WRENTHAM - The entire King Philip Regional High School football program is under investigation for hazing, school officials said.
In a letter to families, Superintendent Rich Drolet and Principal Nicole Bottomley said the investigation found that the upperclassmen forced 10th grade players to fight each other in boxing matches they set up during football camp in Maine.
Officials said the camp took place at Camp Mataponi in Naples from Aug. 22 to 27.
Administrators say they found out about the "troubling and disappointing" incident after camp ended.
The investigation started with students and families and went all the way up to the varsity head coach. The Wrentham Police Department was also informed of the incident.
No coaches were present during the fights, and no one was hurt.
That's why parents like Joe Obin say the investigation is an overreaction. His son used to play football in the program, and another will join next year.
"I think it's over the top, I think people are way overreacting," said Obin. "I'm sure none of these kids are trained boxers so no one is out there throwing punches like Evander Holyfield, I would be more concerned with them hitting each other and head injuries due to football rather than some boxing matches at camp."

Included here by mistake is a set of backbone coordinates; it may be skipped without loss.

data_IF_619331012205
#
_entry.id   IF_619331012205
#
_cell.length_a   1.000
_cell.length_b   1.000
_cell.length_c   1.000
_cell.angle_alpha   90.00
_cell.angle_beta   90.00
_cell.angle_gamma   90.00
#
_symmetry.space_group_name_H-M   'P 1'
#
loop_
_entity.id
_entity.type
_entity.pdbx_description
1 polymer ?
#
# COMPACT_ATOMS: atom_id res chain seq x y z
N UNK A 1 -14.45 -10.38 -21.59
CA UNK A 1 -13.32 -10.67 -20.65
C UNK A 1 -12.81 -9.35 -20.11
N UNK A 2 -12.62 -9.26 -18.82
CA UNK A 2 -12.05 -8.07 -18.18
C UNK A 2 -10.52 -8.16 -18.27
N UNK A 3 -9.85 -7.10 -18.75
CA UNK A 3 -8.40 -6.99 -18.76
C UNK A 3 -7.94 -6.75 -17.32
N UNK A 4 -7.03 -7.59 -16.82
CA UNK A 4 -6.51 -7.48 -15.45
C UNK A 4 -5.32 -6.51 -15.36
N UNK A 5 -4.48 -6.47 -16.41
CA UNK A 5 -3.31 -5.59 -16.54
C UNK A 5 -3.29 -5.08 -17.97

But some students, like the KP class president say it's concerning because of the risk to players.
"It's unfortunate to hear. It's not a good look for the team obviously I don't think this was a majority of the kids at all," said Ian Knott. "Obviously, you don't want people picking on people and if these kids were uncomfortable doing this then that's obviously wrong, but even if they were comfortable, I think it's a risk to injury and that alone should be a reason not to do it."
School officials said the allegations alone meet the legal definition of hazing and are against school policies.
In the letter to the school community the administrators said, "We will not tolerate any form of bullying, harassment or hazing. We will aim to foster an inclusive, welcoming environment and the actions of those at the football camp completely contradict the work we are trying to do."
Students added that the allegations are not consistent with the culture of the school and student body.
"Very one-off event, pretty much everyone gets along, and I've really heard of no incidents of bullying across the school, I was very surprised to hear of this," said Knott. "I hope that we have learned from our mistakes and that this won't happen again."
Now coaches, captains and players will have mandatory special training under the guidance of the MIAA and outside organizations.
The school district said it's evaluating whether it will approve any offsite camps in the future.
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